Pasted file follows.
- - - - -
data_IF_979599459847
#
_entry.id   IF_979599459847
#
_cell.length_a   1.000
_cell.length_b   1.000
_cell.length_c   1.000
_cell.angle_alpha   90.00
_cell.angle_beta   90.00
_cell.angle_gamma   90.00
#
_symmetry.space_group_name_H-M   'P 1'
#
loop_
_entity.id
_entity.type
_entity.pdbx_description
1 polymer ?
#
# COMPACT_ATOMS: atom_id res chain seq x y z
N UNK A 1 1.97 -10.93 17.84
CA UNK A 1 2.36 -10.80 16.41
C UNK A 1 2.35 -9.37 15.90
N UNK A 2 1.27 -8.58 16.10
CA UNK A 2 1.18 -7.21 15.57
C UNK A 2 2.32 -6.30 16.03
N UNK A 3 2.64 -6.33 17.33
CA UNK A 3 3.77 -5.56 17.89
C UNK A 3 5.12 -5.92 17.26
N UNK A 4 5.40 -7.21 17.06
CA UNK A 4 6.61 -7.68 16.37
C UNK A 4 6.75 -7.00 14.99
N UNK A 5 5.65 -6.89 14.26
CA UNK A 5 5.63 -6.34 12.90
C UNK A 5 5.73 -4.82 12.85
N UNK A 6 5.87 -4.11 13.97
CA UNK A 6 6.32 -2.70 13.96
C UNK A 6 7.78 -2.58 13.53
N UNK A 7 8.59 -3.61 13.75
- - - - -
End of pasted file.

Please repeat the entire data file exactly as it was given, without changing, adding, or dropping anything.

data_IF_979599459847
#
_entry.id   IF_979599459847
#
_cell.length_a   1.000
_cell.length_b   1.000
_cell.length_c   1.000
_cell.angle_alpha   90.00
_cell.angle_beta   90.00
_cell.angle_gamma   90.00
#
_symmetry.space_group_name_H-M   'P 1'
#
loop_
_entity.id
_entity.type
_entity.pdbx_description
1 polymer ?
#
# COMPACT_ATOMS: atom_id res chain seq x y z
N UNK A 1 1.97 -10.93 17.84
CA UNK A 1 2.36 -10.80 16.41
C UNK A 1 2.35 -9.37 15.90
N UNK A 2 1.27 -8.58 16.10
CA UNK A 2 1.18 -7.21 15.57
C UNK A 2 2.32 -6.30 16.03
N UNK A 3 2.64 -6.33 17.33
CA UNK A 3 3.77 -5.56 17.89
C UNK A 3 5.12 -5.92 17.26
N UNK A 4 5.40 -7.21 17.06
CA UNK A 4 6.61 -7.68 16.37
C UNK A 4 6.75 -7.00 14.99
N UNK A 5 5.65 -6.89 14.26
CA UNK A 5 5.63 -6.34 12.90
C UNK A 5 5.73 -4.82 12.85
N UNK A 6 5.87 -4.11 13.97
CA UNK A 6 6.32 -2.70 13.96
C UNK A 6 7.78 -2.58 13.53
N UNK A 7 8.59 -3.61 13.75